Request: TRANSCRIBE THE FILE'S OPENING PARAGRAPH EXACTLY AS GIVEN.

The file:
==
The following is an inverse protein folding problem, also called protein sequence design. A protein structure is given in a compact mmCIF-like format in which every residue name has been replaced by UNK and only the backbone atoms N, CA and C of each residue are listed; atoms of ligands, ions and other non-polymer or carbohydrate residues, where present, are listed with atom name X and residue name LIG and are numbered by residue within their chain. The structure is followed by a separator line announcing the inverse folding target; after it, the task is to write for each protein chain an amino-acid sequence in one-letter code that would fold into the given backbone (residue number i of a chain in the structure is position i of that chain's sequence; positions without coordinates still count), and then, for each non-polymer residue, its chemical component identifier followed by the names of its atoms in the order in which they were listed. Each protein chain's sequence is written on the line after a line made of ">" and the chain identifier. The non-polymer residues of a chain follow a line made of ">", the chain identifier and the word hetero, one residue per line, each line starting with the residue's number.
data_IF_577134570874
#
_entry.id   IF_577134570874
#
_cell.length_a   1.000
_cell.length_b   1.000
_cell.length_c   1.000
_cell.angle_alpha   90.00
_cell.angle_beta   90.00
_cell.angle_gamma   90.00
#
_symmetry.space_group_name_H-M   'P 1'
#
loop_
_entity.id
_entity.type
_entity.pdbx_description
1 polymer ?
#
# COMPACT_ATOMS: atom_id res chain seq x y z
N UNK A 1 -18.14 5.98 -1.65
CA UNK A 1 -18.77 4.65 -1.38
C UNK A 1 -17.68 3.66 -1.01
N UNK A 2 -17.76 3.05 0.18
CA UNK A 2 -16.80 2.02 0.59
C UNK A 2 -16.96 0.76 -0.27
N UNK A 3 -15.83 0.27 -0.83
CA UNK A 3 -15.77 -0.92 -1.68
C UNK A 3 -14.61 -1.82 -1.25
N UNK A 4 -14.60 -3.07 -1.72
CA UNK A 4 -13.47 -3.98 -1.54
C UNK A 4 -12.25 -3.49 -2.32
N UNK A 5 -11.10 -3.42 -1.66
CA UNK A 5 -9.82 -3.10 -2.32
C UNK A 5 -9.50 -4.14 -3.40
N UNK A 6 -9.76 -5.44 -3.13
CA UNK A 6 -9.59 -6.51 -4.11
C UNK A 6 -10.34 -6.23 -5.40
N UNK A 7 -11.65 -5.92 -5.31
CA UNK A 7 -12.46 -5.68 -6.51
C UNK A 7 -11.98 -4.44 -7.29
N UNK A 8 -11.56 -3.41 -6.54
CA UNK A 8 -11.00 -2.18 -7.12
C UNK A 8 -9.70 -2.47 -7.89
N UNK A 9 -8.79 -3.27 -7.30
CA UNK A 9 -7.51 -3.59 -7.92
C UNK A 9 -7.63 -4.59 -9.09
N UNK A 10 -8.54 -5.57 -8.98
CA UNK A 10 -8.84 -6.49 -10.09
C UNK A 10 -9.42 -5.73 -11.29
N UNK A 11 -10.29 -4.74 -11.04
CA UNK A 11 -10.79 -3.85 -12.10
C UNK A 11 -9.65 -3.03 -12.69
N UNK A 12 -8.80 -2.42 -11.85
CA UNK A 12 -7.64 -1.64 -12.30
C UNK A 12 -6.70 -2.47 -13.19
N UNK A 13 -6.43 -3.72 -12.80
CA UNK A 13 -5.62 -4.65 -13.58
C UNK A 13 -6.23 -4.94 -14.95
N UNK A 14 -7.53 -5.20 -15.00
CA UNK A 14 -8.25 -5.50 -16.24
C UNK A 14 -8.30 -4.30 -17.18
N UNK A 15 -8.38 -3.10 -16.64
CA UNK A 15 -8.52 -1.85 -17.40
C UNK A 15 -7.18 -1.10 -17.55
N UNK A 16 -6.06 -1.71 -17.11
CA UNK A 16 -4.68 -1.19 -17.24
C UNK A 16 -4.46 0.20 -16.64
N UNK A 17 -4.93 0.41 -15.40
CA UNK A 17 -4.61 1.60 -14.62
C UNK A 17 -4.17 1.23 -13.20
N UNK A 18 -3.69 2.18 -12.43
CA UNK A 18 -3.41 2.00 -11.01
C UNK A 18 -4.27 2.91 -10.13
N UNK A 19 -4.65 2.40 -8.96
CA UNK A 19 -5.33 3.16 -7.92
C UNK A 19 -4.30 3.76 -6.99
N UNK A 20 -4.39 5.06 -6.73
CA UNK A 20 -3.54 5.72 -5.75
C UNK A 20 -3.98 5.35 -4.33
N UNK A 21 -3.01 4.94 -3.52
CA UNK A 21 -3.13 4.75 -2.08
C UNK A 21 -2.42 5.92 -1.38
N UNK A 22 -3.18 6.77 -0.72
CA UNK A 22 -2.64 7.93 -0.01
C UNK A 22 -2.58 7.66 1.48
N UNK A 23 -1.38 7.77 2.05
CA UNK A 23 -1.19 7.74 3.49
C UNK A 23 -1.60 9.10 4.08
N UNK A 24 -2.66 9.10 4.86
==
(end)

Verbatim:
The following is an inverse protein folding problem, also called protein sequence design. A protein structure is given in a compact mmCIF-like format in which every residue name has been replaced by UNK and only the backbone atoms N, CA and C of each residue are listed; atoms of ligands, ions and other non-polymer or carbohydrate residues, where present, are listed with atom name X and residue name LIG and are numbered by residue within their chain. The structure is followed by a separator line announcing the inverse folding target; after it, the task is to write for each protein chain an amino-acid sequence in one-letter code that would fold into the given backbone (residue number i of a chain in the structure is position i of that chain's sequence; positions without coordinates still count), and then, for each non-polymer residue, its chemical component identifier followed by the names of its atoms in the order in which they were listed. Each protein chain's sequence is written on the line after a line made of ">" and the chain identifier. The non-polymer residues of a chain follow a line made of ">", the chain identifier and the word hetero, one residue per line, each line starting with the residue's number.